“Every time she sees me she says, ‘Guess what? I'm a senior.’ She told me that about twelve times this year,” Pickrel said. “I just love it. She's just so bright. It warms my heart that she's so in love with MSU basketball, and I hope that we give that same love back to her.”

Her father said Stephanie has a sweet innocence about her.

“It's so genuine,” Dave said. “She has no ulterior motive to like the basketball team, she just likes them. She thinks they're family almost. Every new class she just picks up right where she was with the other group.”

Her mother said each class has picked up where the other has left off with Stephanie too.

“I don't think we've ever seen any of the players be standoffish,” Terri said. “That says a lot about the girls and a lot about the coach.”

Throughout the years, Stephanie has befriended each team and family members of the players.

Former guard Taylor Alton, who played from 2008-2012 and is currently a first year veterinary medicine student at MSU, said Stephanie and fans like her were the reason she played basketball.

“It was a nice thing to look into the stands and see her so excited,” Alton said. “This is why we're doing this, this is why we're playing - to give her a joy for the day. I'm so thankful for her parents to keep doing it and keep bringing her back.”

Marcia Schiffauer, mother of former forward Courtney Schiffauer, said she’s going to miss seeing Stephanie.

“I think she's the best fan any team can have, and MSU is lucky to have her,” Schiffauer said. “You watch something like that and it puts a smile on your face. That's what life is all about.”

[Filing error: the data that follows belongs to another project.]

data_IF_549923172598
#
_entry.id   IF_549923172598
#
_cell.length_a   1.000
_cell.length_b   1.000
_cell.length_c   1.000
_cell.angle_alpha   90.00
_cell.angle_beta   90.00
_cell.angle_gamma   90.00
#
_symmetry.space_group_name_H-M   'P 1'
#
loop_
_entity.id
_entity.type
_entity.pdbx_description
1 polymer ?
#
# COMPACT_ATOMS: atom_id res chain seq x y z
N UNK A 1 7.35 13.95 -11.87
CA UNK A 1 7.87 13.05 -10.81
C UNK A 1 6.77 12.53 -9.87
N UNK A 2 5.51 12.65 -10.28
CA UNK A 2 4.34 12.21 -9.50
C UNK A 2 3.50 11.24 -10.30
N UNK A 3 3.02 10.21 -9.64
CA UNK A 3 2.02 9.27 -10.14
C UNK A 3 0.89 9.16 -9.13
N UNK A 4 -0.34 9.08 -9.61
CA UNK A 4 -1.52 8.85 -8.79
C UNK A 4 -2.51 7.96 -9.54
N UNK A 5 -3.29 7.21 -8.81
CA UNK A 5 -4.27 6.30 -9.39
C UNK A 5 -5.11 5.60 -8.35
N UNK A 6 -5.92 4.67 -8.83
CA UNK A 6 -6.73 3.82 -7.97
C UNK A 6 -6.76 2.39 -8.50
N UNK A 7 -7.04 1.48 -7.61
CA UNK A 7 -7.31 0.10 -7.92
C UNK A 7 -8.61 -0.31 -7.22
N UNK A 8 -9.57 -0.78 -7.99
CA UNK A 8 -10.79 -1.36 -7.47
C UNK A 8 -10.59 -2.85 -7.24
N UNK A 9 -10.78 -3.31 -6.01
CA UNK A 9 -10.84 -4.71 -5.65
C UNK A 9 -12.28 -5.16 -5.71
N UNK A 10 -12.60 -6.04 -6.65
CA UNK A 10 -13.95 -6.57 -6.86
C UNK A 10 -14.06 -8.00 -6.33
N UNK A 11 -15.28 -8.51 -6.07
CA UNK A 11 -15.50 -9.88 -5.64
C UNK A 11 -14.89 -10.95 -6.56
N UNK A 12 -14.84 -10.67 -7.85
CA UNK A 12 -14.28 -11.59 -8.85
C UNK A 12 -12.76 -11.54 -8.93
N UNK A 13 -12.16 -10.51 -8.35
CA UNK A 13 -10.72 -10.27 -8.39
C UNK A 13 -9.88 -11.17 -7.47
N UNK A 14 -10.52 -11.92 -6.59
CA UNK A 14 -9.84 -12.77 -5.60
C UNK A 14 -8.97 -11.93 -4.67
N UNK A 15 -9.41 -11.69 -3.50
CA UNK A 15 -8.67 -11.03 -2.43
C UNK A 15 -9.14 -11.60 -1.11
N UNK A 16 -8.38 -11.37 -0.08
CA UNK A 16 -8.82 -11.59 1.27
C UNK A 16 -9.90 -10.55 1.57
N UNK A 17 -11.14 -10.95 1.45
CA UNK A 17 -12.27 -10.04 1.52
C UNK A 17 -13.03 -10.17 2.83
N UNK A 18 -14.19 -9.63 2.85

Former center Kelli Roehrig, now Kelli Henry after getting married, said Stephanie had a positive effect on the bench and would wait outside the locker room to give the players hugs as they came out.

“Her energy, we fed off of it,” said Henry, who played from 2001-2005. “The crowd loved her and we loved her. She was so in love with everything, basketball and us. Her dad and her mom were really supportive. Just knowing they took that time to facilitate that love for the sport, it's really neat to see that.”

A Team of Her Own

A photo of Stephanie hangs in the women’s locker room, because for head coach Suzy Merchant, Stephanie is a part of the team.

“She represents a true Spartan,” Merchant said. “One as loyal as day is long. Very excitable, good or bad. When you run out there, there's no doubt that every kid that's played here for four years knows who she is, where she sits and what she's all about.”

Around Merchant’s second or third year at MSU, she got an invite to Stephanie’s birthday party at Red Robin on the west side of Lansing and she thought it would be fun to surprise her by showing up with many members of the team.

“She was screaming,” Merchant said. “It was one of my all-time favorite moments to see the joy and appreciation on her face for us coming. She was so surprised.”

Her parents were amazed the team made the effort to come out. They had cake and ice cream with her, sang happy birthday with her. Moved tables around so they could do their pre-game huddle where they jump around and cheer. They put Stephanie in the middle of the huddle.

“Every time she's got something exciting to tell you, she runs right up to tell you because she literally is just bursting with excitement,” Pagel Dombroski said. “I think it's special when we are a special part of her life and I don't think she even understands how special she is to our program.”

For Dombroski, Stephanie is family. She even attended Stephanie’s high school graduation in Grand Ledge.

“Just to know that her parents take such good care of her,” Pagel Dombroski said. “Rain or shine, they're here. They work long hours and they do it out of love for Steph. So the least I could do is show up for important things in her life too. It's like having another family member.”